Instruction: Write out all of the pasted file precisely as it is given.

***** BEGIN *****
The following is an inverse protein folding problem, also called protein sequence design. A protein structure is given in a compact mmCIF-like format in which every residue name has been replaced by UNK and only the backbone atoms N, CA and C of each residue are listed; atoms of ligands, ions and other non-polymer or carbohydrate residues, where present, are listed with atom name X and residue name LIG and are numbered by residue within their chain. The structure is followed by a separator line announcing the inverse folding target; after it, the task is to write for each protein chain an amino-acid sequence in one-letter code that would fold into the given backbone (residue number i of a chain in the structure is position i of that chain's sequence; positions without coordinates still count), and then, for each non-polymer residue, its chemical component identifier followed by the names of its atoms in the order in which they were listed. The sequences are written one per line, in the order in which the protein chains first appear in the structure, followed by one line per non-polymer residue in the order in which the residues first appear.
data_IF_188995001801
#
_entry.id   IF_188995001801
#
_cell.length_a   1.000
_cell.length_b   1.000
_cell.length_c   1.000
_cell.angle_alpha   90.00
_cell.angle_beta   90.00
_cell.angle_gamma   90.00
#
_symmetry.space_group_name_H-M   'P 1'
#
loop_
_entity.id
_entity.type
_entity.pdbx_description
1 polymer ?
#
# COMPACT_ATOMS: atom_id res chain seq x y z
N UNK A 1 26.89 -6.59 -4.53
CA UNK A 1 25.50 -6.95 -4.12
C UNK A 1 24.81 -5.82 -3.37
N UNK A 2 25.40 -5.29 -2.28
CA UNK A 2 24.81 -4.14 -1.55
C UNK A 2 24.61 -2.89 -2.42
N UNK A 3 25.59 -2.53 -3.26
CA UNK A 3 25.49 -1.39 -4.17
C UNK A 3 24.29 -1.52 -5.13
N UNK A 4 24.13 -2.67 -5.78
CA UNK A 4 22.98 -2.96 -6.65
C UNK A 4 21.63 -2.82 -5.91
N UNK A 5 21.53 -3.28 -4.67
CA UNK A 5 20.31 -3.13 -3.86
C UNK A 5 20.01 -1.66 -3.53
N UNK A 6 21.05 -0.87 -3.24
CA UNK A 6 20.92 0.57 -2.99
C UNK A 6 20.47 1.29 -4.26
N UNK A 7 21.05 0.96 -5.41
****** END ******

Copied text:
The following is an inverse protein folding problem, also called protein sequence design. A protein structure is given in a compact mmCIF-like format in which every residue name has been replaced by UNK and only the backbone atoms N, CA and C of each residue are listed; atoms of ligands, ions and other non-polymer or carbohydrate residues, where present, are listed with atom name X and residue name LIG and are numbered by residue within their chain. The structure is followed by a separator line announcing the inverse folding target; after it, the task is to write for each protein chain an amino-acid sequence in one-letter code that would fold into the given backbone (residue number i of a chain in the structure is position i of that chain's sequence; positions without coordinates still count), and then, for each non-polymer residue, its chemical component identifier followed by the names of its atoms in the order in which they were listed. The sequences are written one per line, in the order in which the protein chains first appear in the structure, followed by one line per non-polymer residue in the order in which the residues first appear.
data_IF_188995001801
#
_entry.id   IF_188995001801
#
_cell.length_a   1.000
_cell.length_b   1.000
_cell.length_c   1.000
_cell.angle_alpha   90.00
_cell.angle_beta   90.00
_cell.angle_gamma   90.00
#
_symmetry.space_group_name_H-M   'P 1'
#
loop_
_entity.id
_entity.type
_entity.pdbx_description
1 polymer ?
#
# COMPACT_ATOMS: atom_id res chain seq x y z
N UNK A 1 26.89 -6.59 -4.53
CA UNK A 1 25.50 -6.95 -4.12
C UNK A 1 24.81 -5.82 -3.37
N UNK A 2 25.40 -5.29 -2.28
CA UNK A 2 24.81 -4.14 -1.55
C UNK A 2 24.61 -2.89 -2.42
N UNK A 3 25.59 -2.53 -3.26
CA UNK A 3 25.49 -1.39 -4.17
C UNK A 3 24.29 -1.52 -5.13
N UNK A 4 24.13 -2.67 -5.78
CA UNK A 4 22.98 -2.96 -6.65
C UNK A 4 21.63 -2.82 -5.91
N UNK A 5 21.53 -3.28 -4.67
CA UNK A 5 20.31 -3.13 -3.86
C UNK A 5 20.01 -1.66 -3.53
N UNK A 6 21.05 -0.87 -3.24
CA UNK A 6 20.92 0.57 -2.99
C UNK A 6 20.47 1.29 -4.26
N UNK A 7 21.05 0.96 -5.41